Some writers, such as Isaac Bonewits, have been unwilling to believe either that Gardner fabricated his religion out of nothing or that it represented a genuine survival of a historical pagan cult. They have suggested instead that it was constructed at some point in the 20th century prior to Gardner's initiation, perhaps by the New Forest coveners. Bonewits writes:

Later developments

Gardnerian Wicca was an initiatory mystery religion, admission to which was limited to those who were initiated into a pre-existing coven. Wicca was introduced to North America by Raymond Buckland, an expatriate Briton who visited Gardner's Isle of Man coven to gain initiation. Interest in the USA spread quickly, and while many were initiated, many more non-initiates compiled their own rituals based on published sources or their own fancy.

In the United Kingdom, initiates of Gardner had begun to perform their own initiations, and a number of lines of Gardnerian descent began to arise. From one of these (although it was originally claimed to derive from a traditional, non-Gardnerian source) came the line known as Alexandrian Wicca. Increasing popularity on both sides of the Atlantic, and in other countries, along with the increasing availability of published material, meant that many people started to practise a form of Wicca without being part of a coven or having participated in an initiation. In response to this, traditionally initiated Wiccans in North America began to describe their version as British Traditional Wicca.

Another significant development was the creation by feminists in the late sixties and seventies of an eclectic movement known as Dianic Wicca, or feminist Dianic Witchcraft. Dianic Wicca has no connection of lineage to traditional Wicca, and creatively interprets published materials on Wicca as a basis for their ritual structure. This specifically feminist, Goddess-oriented faith had no interest in the Horned God, and discarded Gardnerian-style hierarchy and lineage as irrelevant. Rituals were created for self-initiation to allow people to identify with and join the religion without first contacting an existing coven. This contrasts with the Gardnerian belief that only a witch of opposite gender can initiate another witch.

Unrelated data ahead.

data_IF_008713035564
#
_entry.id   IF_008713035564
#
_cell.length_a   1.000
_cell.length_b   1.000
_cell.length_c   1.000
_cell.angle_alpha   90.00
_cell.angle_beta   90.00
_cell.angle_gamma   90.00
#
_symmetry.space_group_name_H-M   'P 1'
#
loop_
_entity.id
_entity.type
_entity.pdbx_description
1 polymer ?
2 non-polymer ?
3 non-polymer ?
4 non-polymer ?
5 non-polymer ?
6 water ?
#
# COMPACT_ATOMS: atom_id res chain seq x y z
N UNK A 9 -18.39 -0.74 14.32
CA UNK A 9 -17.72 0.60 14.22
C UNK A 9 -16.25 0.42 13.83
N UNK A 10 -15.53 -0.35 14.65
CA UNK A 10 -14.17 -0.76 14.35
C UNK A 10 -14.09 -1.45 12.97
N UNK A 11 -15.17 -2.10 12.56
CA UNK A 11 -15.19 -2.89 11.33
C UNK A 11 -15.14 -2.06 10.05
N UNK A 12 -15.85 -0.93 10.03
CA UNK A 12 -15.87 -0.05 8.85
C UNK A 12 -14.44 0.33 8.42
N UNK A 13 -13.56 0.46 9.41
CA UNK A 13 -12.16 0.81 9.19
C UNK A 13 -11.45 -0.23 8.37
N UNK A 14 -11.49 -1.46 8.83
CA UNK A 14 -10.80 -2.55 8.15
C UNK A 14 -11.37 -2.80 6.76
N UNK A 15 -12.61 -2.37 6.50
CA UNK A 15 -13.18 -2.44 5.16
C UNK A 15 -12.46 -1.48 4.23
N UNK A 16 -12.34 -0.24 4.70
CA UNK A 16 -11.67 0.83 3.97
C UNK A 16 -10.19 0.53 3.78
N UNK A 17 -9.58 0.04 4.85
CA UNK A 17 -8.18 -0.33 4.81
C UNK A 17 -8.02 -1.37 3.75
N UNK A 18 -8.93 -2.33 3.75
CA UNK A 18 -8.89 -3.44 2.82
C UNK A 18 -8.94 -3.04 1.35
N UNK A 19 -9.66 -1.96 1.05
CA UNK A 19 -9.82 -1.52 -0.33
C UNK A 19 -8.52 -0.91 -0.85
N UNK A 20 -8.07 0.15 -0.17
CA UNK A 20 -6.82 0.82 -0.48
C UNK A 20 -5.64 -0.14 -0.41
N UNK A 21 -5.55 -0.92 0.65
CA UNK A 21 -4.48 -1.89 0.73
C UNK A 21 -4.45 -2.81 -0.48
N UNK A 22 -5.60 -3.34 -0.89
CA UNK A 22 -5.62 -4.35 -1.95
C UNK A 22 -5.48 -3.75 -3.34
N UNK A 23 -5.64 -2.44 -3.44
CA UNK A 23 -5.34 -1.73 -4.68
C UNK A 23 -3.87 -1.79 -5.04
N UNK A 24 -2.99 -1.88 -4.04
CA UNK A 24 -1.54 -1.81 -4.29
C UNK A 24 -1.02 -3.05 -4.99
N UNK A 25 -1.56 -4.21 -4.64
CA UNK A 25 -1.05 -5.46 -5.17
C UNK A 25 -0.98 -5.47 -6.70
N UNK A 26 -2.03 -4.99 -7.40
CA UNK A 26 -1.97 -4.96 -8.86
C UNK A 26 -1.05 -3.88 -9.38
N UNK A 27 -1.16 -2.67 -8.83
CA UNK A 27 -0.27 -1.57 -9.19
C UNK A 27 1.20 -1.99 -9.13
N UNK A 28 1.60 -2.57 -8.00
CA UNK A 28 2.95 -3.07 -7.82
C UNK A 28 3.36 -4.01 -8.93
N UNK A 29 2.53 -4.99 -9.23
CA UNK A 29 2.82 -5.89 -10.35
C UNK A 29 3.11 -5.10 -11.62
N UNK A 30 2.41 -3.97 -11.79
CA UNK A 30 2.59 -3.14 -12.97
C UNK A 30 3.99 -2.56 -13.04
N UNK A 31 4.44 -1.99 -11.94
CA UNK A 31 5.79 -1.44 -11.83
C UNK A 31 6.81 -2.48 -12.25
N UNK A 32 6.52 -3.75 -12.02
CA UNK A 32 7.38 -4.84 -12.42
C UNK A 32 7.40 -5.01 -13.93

Demographics

Isaac Bonewits points out some of the practical problems in establishing the numbers of any neopagan group. Nevertheless some estimates have been attempted. The 2001 American Religious Identification Survey estimated that at least 134,000 adults identified themselves as Wiccans in the United States, compared to 8,000 in 1990. In the UK, census figures do not allow an accurate breakdown of traditions within the Pagan heading, as a campaign by the Pagan Federation before the 2001 Census encouraged Wiccans, Heathens, Druids and others all to use the same write-in term 'Pagan' in order to maximise the numbers reported. For the first time, respondents were able to write in an affiliation not covered by the checklist of common religions, and a total of 42,262 people from England, Scotland and Wales declared themselves to be Pagans by this method. These figures were not immediately analysed by the Office of National Statistics, but were released after an application by the Pagan Federation of Scotland.name="PFScotland"> Pagans and the Scottish Census of 2001 Accessed 18 October 2007 Adherents.com, an independent website which specialises in collecting estimates of world religions, cites over 30 sources with estimates of numbers of Wiccans (principally from the USA and UK.). Their median estimate for Wiccan numbers is 800,000 worldwide.